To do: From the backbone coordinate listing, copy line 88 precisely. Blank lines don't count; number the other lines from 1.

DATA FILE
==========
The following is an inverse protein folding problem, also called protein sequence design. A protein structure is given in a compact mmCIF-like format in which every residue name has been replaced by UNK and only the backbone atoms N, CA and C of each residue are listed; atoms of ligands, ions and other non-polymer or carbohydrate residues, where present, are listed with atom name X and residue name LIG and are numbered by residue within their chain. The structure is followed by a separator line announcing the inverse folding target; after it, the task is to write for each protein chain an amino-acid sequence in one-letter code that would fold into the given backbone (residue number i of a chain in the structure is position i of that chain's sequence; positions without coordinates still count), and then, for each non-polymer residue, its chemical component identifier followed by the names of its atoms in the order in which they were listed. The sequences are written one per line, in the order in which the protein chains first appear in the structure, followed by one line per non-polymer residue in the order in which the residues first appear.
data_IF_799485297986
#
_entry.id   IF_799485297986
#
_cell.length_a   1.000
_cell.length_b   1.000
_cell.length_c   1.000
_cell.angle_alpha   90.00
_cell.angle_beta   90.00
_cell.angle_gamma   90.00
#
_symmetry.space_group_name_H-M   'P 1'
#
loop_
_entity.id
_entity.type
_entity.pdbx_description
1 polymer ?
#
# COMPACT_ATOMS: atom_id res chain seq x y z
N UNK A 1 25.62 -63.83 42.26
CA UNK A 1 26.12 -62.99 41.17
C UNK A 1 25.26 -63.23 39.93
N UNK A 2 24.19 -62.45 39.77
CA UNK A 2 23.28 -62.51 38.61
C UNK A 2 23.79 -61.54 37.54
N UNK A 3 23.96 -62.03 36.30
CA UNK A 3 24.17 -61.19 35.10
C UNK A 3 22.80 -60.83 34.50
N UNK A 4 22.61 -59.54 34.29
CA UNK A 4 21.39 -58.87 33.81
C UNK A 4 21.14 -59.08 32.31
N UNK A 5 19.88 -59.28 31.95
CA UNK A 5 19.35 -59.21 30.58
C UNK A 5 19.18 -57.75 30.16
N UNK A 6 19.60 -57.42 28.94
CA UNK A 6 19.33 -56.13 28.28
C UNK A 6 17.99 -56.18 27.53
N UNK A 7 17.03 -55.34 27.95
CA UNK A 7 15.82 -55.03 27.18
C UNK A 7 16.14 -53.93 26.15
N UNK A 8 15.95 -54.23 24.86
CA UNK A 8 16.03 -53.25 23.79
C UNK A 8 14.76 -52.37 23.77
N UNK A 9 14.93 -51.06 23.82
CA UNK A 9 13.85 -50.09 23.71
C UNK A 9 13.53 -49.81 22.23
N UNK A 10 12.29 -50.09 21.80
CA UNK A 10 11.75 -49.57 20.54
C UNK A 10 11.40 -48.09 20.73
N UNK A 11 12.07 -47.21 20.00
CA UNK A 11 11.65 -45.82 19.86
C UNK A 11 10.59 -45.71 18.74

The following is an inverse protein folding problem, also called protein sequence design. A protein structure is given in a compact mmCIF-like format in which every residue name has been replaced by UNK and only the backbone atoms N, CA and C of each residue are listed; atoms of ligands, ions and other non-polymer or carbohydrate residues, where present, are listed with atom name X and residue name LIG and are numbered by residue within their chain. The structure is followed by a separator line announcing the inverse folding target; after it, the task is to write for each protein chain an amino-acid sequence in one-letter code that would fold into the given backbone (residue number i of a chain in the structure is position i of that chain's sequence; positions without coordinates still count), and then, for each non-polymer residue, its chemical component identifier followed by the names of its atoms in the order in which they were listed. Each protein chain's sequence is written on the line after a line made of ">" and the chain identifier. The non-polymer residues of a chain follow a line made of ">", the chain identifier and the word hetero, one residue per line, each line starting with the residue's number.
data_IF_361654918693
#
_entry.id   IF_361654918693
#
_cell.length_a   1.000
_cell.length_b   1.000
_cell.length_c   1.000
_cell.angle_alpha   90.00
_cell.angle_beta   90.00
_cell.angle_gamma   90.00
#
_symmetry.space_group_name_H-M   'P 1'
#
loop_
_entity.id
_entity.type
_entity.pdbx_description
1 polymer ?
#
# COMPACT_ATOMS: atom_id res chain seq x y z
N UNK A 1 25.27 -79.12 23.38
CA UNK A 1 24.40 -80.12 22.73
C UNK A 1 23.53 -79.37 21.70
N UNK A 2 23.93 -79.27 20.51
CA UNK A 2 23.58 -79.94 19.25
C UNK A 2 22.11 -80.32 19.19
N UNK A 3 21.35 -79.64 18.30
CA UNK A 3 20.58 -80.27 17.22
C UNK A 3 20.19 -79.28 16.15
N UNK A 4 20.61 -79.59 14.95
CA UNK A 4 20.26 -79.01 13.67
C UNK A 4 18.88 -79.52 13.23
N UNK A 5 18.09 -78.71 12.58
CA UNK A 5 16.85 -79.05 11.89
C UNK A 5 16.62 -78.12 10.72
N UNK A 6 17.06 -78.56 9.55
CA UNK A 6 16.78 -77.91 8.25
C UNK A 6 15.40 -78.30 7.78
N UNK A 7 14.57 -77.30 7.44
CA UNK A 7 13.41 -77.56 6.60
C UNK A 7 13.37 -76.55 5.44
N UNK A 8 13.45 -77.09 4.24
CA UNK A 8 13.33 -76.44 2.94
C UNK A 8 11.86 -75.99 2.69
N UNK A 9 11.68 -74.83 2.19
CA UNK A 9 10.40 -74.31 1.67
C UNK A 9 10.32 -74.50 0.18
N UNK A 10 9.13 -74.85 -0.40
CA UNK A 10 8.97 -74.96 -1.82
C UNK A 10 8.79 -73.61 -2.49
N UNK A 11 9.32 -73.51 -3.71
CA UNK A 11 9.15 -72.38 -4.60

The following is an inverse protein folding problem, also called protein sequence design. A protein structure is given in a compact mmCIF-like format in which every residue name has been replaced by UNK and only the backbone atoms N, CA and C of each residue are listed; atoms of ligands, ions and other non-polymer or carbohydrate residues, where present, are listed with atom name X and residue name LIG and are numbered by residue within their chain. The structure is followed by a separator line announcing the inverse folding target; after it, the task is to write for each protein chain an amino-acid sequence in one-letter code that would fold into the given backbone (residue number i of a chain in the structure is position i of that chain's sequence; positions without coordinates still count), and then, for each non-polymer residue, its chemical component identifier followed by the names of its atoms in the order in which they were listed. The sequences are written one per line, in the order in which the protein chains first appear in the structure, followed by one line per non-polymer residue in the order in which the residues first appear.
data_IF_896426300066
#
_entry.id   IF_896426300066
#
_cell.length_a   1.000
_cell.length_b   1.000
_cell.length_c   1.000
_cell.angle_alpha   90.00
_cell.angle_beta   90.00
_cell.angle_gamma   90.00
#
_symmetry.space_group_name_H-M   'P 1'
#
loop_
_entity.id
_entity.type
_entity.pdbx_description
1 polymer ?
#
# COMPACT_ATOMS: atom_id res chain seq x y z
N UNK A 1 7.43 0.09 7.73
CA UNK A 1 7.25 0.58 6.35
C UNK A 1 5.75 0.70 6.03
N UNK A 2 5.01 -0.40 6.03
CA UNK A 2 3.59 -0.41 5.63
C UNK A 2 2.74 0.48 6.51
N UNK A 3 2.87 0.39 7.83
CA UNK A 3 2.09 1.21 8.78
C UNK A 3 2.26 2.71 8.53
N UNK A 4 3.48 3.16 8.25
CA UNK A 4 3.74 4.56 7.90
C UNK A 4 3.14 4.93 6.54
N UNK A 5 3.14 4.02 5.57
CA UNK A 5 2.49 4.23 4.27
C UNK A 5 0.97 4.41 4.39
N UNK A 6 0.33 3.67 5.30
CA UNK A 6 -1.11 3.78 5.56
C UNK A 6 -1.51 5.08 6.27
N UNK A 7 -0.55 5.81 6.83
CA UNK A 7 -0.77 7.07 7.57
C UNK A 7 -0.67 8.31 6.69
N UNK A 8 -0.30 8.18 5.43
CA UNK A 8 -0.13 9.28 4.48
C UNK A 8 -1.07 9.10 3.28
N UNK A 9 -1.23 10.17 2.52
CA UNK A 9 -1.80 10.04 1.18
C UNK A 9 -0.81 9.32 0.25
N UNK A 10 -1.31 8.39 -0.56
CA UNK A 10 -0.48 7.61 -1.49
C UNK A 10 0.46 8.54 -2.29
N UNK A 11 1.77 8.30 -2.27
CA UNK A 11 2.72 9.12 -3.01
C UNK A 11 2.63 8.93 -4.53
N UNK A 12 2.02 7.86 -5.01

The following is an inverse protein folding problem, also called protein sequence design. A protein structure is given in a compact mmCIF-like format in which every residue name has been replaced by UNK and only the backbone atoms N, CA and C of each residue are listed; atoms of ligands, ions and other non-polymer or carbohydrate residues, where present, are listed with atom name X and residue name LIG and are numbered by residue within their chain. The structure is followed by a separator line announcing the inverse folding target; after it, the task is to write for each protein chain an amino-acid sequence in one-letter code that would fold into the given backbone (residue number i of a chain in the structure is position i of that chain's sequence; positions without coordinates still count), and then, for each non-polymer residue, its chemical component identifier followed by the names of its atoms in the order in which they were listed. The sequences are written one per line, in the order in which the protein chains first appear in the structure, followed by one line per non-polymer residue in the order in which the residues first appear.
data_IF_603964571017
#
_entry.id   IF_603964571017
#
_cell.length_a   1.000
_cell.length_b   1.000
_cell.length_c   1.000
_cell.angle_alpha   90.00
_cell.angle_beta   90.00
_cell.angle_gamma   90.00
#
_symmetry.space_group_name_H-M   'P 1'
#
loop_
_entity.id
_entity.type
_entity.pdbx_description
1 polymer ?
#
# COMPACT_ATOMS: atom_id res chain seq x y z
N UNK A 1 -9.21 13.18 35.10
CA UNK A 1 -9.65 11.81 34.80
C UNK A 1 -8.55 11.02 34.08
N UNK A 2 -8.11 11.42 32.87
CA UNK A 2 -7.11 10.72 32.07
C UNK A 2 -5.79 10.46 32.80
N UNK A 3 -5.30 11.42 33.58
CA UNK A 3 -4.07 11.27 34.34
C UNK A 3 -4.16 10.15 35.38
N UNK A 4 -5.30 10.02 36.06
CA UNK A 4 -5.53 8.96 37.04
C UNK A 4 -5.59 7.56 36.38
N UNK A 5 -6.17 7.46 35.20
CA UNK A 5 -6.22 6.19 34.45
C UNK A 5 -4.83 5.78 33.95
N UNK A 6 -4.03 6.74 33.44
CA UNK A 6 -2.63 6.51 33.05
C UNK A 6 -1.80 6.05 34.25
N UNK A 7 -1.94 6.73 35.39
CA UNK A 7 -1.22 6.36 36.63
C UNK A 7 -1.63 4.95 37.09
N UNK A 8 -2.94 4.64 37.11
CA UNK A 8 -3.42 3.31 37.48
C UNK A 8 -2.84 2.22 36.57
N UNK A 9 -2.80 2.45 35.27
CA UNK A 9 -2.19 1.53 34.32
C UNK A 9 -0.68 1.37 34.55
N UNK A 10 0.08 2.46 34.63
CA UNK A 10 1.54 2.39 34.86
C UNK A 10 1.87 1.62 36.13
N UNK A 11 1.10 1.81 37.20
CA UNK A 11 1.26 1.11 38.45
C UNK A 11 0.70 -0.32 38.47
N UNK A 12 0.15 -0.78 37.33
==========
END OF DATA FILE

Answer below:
N UNK A 5 18.09 -78.71 12.58